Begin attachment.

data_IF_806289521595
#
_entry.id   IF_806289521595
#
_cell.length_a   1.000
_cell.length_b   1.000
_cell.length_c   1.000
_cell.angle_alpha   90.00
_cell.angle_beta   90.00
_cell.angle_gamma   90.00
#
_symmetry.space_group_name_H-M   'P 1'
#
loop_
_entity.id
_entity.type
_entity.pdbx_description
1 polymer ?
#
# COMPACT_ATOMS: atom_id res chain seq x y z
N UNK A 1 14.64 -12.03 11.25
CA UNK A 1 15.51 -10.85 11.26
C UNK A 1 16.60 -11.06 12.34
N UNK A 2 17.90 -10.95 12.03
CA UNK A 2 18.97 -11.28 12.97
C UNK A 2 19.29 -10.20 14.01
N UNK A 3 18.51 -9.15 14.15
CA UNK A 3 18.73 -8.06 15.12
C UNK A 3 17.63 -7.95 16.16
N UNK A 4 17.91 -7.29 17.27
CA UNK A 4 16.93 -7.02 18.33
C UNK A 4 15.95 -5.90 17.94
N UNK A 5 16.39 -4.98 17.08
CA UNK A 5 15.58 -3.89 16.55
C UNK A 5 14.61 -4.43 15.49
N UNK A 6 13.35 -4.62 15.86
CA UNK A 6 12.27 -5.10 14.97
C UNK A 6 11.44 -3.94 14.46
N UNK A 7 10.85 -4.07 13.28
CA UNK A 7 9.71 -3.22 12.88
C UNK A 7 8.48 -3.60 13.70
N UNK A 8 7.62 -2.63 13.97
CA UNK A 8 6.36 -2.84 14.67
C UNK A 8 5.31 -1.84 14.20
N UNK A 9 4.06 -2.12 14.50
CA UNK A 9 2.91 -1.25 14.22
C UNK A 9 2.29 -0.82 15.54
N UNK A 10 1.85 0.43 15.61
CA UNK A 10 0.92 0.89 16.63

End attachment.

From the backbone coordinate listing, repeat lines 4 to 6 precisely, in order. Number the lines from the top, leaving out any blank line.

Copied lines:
#
_cell.length_a   1.000
_cell.length_b   1.000